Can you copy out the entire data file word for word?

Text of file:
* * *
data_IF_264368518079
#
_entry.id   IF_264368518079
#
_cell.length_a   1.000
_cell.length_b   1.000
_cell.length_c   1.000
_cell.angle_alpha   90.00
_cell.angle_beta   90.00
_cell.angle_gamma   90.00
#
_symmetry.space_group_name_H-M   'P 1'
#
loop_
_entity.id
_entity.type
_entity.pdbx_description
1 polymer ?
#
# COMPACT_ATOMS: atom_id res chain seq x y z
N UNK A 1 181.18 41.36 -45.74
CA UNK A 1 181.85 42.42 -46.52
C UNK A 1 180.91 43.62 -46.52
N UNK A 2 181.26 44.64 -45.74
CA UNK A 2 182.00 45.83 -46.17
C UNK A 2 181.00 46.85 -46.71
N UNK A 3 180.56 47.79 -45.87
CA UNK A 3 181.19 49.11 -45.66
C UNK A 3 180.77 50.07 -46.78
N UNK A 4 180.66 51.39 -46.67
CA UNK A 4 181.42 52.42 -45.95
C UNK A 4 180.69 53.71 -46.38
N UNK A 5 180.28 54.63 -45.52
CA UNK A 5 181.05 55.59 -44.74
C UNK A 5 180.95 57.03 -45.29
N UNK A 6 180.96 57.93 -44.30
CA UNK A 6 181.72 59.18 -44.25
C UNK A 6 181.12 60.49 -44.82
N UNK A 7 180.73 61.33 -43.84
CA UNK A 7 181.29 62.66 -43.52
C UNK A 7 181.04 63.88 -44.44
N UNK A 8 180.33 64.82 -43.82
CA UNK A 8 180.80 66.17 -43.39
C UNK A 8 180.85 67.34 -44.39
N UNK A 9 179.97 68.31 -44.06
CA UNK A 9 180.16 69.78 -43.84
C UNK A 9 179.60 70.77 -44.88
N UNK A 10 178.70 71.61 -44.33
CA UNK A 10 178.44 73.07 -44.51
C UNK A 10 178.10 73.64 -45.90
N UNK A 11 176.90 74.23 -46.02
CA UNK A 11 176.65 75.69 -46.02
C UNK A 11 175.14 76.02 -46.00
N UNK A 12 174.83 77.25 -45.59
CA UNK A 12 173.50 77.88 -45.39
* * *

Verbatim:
data_IF_264368518079
#
_entry.id   IF_264368518079
#
_cell.length_a   1.000
_cell.length_b   1.000
_cell.length_c   1.000
_cell.angle_alpha   90.00
_cell.angle_beta   90.00
_cell.angle_gamma   90.00
#
_symmetry.space_group_name_H-M   'P 1'
#
loop_
_entity.id
_entity.type
_entity.pdbx_description
1 polymer ?
#
# COMPACT_ATOMS: atom_id res chain seq x y z
N UNK A 1 181.18 41.36 -45.74
CA UNK A 1 181.85 42.42 -46.52
C UNK A 1 180.91 43.62 -46.52
N UNK A 2 181.26 44.64 -45.74
CA UNK A 2 182.00 45.83 -46.17
C UNK A 2 181.00 46.85 -46.71
N UNK A 3 180.56 47.79 -45.87
CA UNK A 3 181.19 49.11 -45.66
C UNK A 3 180.77 50.07 -46.78
N UNK A 4 180.66 51.39 -46.67
CA UNK A 4 181.42 52.42 -45.95
C UNK A 4 180.69 53.71 -46.38
N UNK A 5 180.28 54.63 -45.52
CA UNK A 5 181.05 55.59 -44.74
C UNK A 5 180.95 57.03 -45.29
N UNK A 6 180.96 57.93 -44.30
CA UNK A 6 181.72 59.18 -44.25
C UNK A 6 181.12 60.49 -44.82
N UNK A 7 180.73 61.33 -43.84
CA UNK A 7 181.29 62.66 -43.52
C UNK A 7 181.04 63.88 -44.44
N UNK A 8 180.33 64.82 -43.82
CA UNK A 8 180.80 66.17 -43.39
C UNK A 8 180.85 67.34 -44.39
N UNK A 9 179.97 68.31 -44.06
CA UNK A 9 180.16 69.78 -43.84
C UNK A 9 179.60 70.77 -44.88
N UNK A 10 178.70 71.61 -44.33
CA UNK A 10 178.44 73.07 -44.51
C UNK A 10 178.10 73.64 -45.90
N UNK A 11 176.90 74.23 -46.02
CA UNK A 11 176.65 75.69 -46.02
C UNK A 11 175.14 76.02 -46.00
N UNK A 12 174.83 77.25 -45.59
CA UNK A 12 173.50 77.88 -45.39